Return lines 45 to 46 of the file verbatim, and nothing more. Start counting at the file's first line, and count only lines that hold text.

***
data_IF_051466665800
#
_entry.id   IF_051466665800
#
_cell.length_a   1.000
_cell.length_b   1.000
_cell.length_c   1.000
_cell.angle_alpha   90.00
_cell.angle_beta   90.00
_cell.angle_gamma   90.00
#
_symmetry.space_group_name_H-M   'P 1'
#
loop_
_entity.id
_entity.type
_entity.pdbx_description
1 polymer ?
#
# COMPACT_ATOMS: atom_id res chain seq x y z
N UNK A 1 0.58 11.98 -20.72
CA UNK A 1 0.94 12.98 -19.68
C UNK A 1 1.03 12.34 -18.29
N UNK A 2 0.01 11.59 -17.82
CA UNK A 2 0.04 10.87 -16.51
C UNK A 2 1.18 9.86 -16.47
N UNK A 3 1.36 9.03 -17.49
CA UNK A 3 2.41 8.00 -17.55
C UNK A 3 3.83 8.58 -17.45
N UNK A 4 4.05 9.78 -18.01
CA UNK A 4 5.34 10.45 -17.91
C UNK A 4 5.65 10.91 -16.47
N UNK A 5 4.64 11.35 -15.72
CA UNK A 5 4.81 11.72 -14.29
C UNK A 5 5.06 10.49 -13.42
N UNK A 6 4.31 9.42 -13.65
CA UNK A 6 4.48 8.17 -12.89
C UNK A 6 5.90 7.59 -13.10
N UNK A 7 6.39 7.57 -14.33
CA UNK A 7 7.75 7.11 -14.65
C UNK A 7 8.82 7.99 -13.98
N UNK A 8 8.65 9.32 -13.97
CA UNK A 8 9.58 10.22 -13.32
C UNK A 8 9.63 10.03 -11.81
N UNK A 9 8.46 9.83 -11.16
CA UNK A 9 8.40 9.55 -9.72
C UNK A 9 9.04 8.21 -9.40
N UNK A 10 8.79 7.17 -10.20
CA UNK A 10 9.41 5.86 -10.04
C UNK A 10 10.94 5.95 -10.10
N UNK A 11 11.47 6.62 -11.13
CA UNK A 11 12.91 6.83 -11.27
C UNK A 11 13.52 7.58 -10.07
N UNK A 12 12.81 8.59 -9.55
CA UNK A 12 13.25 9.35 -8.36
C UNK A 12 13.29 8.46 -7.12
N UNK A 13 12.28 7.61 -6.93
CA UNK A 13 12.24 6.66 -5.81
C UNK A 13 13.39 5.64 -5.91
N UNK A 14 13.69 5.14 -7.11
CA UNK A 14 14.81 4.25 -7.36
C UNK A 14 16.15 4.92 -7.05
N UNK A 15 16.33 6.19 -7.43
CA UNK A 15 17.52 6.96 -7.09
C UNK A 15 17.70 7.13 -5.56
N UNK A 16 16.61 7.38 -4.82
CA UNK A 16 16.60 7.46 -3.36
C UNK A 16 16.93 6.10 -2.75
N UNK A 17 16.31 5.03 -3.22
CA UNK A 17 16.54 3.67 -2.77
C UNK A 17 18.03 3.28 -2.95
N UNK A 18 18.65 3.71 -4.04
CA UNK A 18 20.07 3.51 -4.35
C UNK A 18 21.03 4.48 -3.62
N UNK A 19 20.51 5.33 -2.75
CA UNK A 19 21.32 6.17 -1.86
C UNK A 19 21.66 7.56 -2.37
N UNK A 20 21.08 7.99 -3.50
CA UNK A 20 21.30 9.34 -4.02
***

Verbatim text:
N UNK A 9 8.46 9.83 -11.16
CA UNK A 9 8.40 9.55 -9.72